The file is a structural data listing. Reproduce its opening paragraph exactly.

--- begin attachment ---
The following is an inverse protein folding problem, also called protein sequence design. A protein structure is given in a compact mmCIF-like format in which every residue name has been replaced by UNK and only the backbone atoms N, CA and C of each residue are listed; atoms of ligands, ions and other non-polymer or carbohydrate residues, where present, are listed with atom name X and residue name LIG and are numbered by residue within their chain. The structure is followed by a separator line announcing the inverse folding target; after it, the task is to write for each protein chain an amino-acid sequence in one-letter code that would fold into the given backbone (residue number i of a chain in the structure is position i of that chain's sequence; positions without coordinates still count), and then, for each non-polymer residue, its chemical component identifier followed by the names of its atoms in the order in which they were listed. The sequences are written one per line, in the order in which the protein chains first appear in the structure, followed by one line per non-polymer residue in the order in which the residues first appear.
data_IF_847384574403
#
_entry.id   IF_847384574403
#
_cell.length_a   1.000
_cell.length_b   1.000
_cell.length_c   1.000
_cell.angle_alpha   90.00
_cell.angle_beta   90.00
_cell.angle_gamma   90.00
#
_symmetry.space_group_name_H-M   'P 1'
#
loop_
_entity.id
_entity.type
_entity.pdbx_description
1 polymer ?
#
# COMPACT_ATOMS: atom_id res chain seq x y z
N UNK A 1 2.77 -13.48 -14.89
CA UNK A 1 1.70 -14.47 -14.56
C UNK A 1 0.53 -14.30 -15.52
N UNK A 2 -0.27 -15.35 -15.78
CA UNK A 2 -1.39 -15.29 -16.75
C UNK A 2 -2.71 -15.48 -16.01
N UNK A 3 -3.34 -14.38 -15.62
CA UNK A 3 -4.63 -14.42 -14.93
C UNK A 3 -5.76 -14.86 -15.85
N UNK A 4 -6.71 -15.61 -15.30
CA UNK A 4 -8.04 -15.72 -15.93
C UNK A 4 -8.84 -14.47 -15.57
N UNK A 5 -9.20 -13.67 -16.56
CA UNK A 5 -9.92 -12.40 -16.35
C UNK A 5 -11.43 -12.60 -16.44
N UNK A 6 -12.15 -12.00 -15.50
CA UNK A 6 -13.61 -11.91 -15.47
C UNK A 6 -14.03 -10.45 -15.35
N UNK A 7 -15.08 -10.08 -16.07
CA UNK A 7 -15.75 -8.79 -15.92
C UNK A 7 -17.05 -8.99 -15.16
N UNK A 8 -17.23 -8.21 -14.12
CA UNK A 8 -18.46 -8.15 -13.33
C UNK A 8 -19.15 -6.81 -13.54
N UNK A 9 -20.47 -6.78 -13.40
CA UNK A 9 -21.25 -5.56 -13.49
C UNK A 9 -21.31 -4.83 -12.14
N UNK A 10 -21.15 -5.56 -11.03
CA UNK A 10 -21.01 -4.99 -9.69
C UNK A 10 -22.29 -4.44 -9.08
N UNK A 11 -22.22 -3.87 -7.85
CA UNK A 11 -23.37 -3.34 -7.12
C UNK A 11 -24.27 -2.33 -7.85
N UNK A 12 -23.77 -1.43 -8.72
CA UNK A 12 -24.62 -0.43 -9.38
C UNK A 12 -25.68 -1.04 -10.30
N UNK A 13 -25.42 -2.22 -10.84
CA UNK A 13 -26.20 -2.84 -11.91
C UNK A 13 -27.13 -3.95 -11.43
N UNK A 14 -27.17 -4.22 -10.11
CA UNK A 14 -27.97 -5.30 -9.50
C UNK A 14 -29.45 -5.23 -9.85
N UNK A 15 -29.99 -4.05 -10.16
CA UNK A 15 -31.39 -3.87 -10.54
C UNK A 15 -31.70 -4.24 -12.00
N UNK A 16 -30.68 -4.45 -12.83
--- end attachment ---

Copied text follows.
The following is an inverse protein folding problem, also called protein sequence design. A protein structure is given in a compact mmCIF-like format in which every residue name has been replaced by UNK and only the backbone atoms N, CA and C of each residue are listed; atoms of ligands, ions and other non-polymer or carbohydrate residues, where present, are listed with atom name X and residue name LIG and are numbered by residue within their chain. The structure is followed by a separator line announcing the inverse folding target; after it, the task is to write for each protein chain an amino-acid sequence in one-letter code that would fold into the given backbone (residue number i of a chain in the structure is position i of that chain's sequence; positions without coordinates still count), and then, for each non-polymer residue, its chemical component identifier followed by the names of its atoms in the order in which they were listed. The sequences are written one per line, in the order in which the protein chains first appear in the structure, followed by one line per non-polymer residue in the order in which the residues first appear.